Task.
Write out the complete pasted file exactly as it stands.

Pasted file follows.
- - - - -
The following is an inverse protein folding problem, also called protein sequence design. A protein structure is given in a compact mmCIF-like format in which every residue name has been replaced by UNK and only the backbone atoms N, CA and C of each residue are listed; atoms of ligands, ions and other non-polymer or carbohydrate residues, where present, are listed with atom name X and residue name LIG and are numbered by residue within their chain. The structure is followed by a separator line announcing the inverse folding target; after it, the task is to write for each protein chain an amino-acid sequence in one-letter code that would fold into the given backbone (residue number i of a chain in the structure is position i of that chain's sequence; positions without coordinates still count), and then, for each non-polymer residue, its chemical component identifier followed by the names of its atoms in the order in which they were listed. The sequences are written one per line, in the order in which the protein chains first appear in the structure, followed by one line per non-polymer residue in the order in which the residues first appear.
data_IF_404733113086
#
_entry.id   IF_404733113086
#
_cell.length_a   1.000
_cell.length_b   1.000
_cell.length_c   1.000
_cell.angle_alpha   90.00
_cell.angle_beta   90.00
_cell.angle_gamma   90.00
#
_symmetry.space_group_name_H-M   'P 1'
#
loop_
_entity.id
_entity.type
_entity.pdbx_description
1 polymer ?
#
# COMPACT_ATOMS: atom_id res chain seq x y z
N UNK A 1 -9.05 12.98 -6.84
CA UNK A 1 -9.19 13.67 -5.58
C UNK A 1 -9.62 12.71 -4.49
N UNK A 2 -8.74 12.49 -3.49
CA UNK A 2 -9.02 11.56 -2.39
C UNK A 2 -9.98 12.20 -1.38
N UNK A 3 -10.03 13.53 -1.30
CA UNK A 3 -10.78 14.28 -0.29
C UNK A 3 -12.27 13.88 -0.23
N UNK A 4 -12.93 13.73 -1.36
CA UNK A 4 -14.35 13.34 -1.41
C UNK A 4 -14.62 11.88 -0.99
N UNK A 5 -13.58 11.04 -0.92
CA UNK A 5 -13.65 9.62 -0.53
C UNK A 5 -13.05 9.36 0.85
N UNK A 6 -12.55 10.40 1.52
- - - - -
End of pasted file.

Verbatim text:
The following is an inverse protein folding problem, also called protein sequence design. A protein structure is given in a compact mmCIF-like format in which every residue name has been replaced by UNK and only the backbone atoms N, CA and C of each residue are listed; atoms of ligands, ions and other non-polymer or carbohydrate residues, where present, are listed with atom name X and residue name LIG and are numbered by residue within their chain. The structure is followed by a separator line announcing the inverse folding target; after it, the task is to write for each protein chain an amino-acid sequence in one-letter code that would fold into the given backbone (residue number i of a chain in the structure is position i of that chain's sequence; positions without coordinates still count), and then, for each non-polymer residue, its chemical component identifier followed by the names of its atoms in the order in which they were listed. The sequences are written one per line, in the order in which the protein chains first appear in the structure, followed by one line per non-polymer residue in the order in which the residues first appear.
data_IF_404733113086
#
_entry.id   IF_404733113086
#
_cell.length_a   1.000
_cell.length_b   1.000
_cell.length_c   1.000
_cell.angle_alpha   90.00
_cell.angle_beta   90.00
_cell.angle_gamma   90.00
#
_symmetry.space_group_name_H-M   'P 1'
#
loop_
_entity.id
_entity.type
_entity.pdbx_description
1 polymer ?
#
# COMPACT_ATOMS: atom_id res chain seq x y z
N UNK A 1 -9.05 12.98 -6.84
CA UNK A 1 -9.19 13.67 -5.58
C UNK A 1 -9.62 12.71 -4.49
N UNK A 2 -8.74 12.49 -3.49
CA UNK A 2 -9.02 11.56 -2.39
C UNK A 2 -9.98 12.20 -1.38
N UNK A 3 -10.03 13.53 -1.30
CA UNK A 3 -10.78 14.28 -0.29
C UNK A 3 -12.27 13.88 -0.23
N UNK A 4 -12.93 13.73 -1.36
CA UNK A 4 -14.35 13.34 -1.41
C UNK A 4 -14.62 11.88 -0.99
N UNK A 5 -13.58 11.04 -0.92
CA UNK A 5 -13.65 9.62 -0.53
C UNK A 5 -13.05 9.36 0.85
N UNK A 6 -12.55 10.40 1.52